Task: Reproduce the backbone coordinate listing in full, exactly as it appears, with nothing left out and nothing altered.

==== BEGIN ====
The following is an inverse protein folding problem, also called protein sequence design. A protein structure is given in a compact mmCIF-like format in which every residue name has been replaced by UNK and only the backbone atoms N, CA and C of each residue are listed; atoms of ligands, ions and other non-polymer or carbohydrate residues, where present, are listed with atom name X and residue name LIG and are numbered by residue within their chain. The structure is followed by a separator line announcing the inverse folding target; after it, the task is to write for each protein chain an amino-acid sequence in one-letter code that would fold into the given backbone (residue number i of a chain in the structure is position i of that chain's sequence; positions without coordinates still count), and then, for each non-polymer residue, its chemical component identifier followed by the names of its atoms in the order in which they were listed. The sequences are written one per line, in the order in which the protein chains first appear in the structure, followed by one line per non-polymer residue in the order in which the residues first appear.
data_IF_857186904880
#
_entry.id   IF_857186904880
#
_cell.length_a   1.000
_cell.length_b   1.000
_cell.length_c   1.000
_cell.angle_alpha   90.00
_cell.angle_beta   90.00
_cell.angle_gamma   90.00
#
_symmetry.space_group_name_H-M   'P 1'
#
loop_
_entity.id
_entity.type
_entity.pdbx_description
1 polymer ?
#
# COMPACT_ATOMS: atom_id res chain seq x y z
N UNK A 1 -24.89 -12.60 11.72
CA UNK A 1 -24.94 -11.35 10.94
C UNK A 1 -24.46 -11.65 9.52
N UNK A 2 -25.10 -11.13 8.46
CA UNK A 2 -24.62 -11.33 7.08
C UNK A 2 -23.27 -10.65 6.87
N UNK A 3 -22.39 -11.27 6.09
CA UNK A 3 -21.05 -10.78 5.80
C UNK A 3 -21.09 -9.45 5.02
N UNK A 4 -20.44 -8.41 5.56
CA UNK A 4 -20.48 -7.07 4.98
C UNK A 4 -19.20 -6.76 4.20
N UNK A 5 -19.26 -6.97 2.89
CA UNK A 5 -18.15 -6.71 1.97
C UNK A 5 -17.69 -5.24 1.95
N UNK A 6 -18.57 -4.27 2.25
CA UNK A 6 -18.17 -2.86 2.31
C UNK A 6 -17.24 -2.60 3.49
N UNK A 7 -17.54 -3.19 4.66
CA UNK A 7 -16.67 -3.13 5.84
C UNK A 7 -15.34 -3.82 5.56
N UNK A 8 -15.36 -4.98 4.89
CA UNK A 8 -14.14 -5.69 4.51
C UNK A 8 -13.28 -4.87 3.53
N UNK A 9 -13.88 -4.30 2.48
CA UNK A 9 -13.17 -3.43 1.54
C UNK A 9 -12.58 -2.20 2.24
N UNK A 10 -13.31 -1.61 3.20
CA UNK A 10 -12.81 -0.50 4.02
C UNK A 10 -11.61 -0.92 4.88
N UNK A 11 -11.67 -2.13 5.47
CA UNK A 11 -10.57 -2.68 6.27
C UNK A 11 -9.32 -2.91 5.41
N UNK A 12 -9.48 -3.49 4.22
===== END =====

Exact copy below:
The following is an inverse protein folding problem, also called protein sequence design. A protein structure is given in a compact mmCIF-like format in which every residue name has been replaced by UNK and only the backbone atoms N, CA and C of each residue are listed; atoms of ligands, ions and other non-polymer or carbohydrate residues, where present, are listed with atom name X and residue name LIG and are numbered by residue within their chain. The structure is followed by a separator line announcing the inverse folding target; after it, the task is to write for each protein chain an amino-acid sequence in one-letter code that would fold into the given backbone (residue number i of a chain in the structure is position i of that chain's sequence; positions without coordinates still count), and then, for each non-polymer residue, its chemical component identifier followed by the names of its atoms in the order in which they were listed. The sequences are written one per line, in the order in which the protein chains first appear in the structure, followed by one line per non-polymer residue in the order in which the residues first appear.
data_IF_857186904880
#
_entry.id   IF_857186904880
#
_cell.length_a   1.000
_cell.length_b   1.000
_cell.length_c   1.000
_cell.angle_alpha   90.00
_cell.angle_beta   90.00
_cell.angle_gamma   90.00
#
_symmetry.space_group_name_H-M   'P 1'
#
loop_
_entity.id
_entity.type
_entity.pdbx_description
1 polymer ?
#
# COMPACT_ATOMS: atom_id res chain seq x y z
N UNK A 1 -24.89 -12.60 11.72
CA UNK A 1 -24.94 -11.35 10.94
C UNK A 1 -24.46 -11.65 9.52
N UNK A 2 -25.10 -11.13 8.46
CA UNK A 2 -24.62 -11.33 7.08
C UNK A 2 -23.27 -10.65 6.87
N UNK A 3 -22.39 -11.27 6.09
CA UNK A 3 -21.05 -10.78 5.80
C UNK A 3 -21.09 -9.45 5.02
N UNK A 4 -20.44 -8.41 5.56
CA UNK A 4 -20.48 -7.07 4.98
C UNK A 4 -19.20 -6.76 4.20
N UNK A 5 -19.26 -6.97 2.89
CA UNK A 5 -18.15 -6.71 1.97
C UNK A 5 -17.69 -5.24 1.95
N UNK A 6 -18.57 -4.27 2.25
CA UNK A 6 -18.17 -2.86 2.31
C UNK A 6 -17.24 -2.60 3.49
N UNK A 7 -17.54 -3.19 4.66
CA UNK A 7 -16.67 -3.13 5.84
C UNK A 7 -15.34 -3.82 5.56
N UNK A 8 -15.36 -4.98 4.89
CA UNK A 8 -14.14 -5.69 4.51
C UNK A 8 -13.28 -4.87 3.53
N UNK A 9 -13.88 -4.30 2.48
CA UNK A 9 -13.17 -3.43 1.54
C UNK A 9 -12.58 -2.20 2.24
N UNK A 10 -13.31 -1.61 3.20
CA UNK A 10 -12.81 -0.50 4.02
C UNK A 10 -11.61 -0.92 4.88
N UNK A 11 -11.67 -2.13 5.47
CA UNK A 11 -10.57 -2.68 6.27
C UNK A 11 -9.32 -2.91 5.41
N UNK A 12 -9.48 -3.49 4.22